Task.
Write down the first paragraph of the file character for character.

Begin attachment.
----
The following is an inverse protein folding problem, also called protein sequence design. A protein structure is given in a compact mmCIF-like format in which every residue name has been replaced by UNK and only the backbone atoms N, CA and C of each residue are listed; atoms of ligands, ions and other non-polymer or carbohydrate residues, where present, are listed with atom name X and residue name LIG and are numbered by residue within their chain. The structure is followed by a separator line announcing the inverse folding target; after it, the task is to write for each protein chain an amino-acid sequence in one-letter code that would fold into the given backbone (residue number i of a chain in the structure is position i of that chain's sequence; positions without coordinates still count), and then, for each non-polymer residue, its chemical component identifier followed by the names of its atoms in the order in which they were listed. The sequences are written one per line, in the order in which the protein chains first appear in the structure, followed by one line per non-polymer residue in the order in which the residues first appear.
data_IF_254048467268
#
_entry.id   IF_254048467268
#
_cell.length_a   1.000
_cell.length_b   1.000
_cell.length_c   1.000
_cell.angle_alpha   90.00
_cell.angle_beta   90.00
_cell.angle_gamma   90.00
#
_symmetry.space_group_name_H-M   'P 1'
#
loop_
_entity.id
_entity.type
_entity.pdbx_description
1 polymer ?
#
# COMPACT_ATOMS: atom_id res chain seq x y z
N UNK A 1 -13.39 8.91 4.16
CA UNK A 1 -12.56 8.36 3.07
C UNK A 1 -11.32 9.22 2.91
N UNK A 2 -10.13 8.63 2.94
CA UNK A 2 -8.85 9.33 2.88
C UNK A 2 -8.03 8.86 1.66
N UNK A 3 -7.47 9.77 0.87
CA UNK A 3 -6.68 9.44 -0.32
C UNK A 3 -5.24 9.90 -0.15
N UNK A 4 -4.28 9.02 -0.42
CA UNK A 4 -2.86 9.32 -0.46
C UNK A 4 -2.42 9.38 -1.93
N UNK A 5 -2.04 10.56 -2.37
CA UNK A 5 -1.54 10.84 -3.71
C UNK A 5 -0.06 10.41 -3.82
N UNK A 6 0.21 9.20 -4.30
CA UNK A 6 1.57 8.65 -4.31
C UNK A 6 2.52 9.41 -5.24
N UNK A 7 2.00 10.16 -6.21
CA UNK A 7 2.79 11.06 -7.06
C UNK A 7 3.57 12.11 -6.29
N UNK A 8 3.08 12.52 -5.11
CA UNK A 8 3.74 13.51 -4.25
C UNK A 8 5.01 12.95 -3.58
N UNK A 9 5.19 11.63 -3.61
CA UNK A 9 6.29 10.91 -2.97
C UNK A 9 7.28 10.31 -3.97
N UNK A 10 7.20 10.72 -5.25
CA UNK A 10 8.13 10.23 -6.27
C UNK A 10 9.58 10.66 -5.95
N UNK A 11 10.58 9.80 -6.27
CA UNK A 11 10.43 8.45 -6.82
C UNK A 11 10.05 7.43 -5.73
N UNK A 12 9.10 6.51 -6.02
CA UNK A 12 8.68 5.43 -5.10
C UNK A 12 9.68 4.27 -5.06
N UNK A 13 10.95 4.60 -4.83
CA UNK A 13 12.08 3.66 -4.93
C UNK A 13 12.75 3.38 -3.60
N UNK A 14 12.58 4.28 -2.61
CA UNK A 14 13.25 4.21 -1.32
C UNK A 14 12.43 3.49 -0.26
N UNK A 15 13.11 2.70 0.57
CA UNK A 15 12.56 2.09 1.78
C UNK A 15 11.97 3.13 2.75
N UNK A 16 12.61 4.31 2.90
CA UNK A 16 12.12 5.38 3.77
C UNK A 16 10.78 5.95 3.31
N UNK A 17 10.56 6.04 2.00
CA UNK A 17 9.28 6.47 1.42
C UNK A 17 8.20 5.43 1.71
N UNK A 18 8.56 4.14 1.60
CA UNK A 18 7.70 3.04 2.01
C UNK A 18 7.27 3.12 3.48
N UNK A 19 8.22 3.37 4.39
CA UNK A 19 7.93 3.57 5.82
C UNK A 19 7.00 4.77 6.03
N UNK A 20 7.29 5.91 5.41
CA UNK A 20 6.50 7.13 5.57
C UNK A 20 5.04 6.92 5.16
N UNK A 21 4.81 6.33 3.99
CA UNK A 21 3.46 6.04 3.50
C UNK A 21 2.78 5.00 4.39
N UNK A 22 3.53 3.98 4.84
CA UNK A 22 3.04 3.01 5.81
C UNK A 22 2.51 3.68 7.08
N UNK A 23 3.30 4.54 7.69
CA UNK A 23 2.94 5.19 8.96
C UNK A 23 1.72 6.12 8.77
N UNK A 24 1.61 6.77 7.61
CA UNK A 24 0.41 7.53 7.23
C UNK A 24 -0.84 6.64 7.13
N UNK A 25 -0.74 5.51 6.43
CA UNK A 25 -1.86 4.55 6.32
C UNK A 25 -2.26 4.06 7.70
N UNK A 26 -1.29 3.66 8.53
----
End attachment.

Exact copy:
The following is an inverse protein folding problem, also called protein sequence design. A protein structure is given in a compact mmCIF-like format in which every residue name has been replaced by UNK and only the backbone atoms N, CA and C of each residue are listed; atoms of ligands, ions and other non-polymer or carbohydrate residues, where present, are listed with atom name X and residue name LIG and are numbered by residue within their chain. The structure is followed by a separator line announcing the inverse folding target; after it, the task is to write for each protein chain an amino-acid sequence in one-letter code that would fold into the given backbone (residue number i of a chain in the structure is position i of that chain's sequence; positions without coordinates still count), and then, for each non-polymer residue, its chemical component identifier followed by the names of its atoms in the order in which they were listed. The sequences are written one per line, in the order in which the protein chains first appear in the structure, followed by one line per non-polymer residue in the order in which the residues first appear.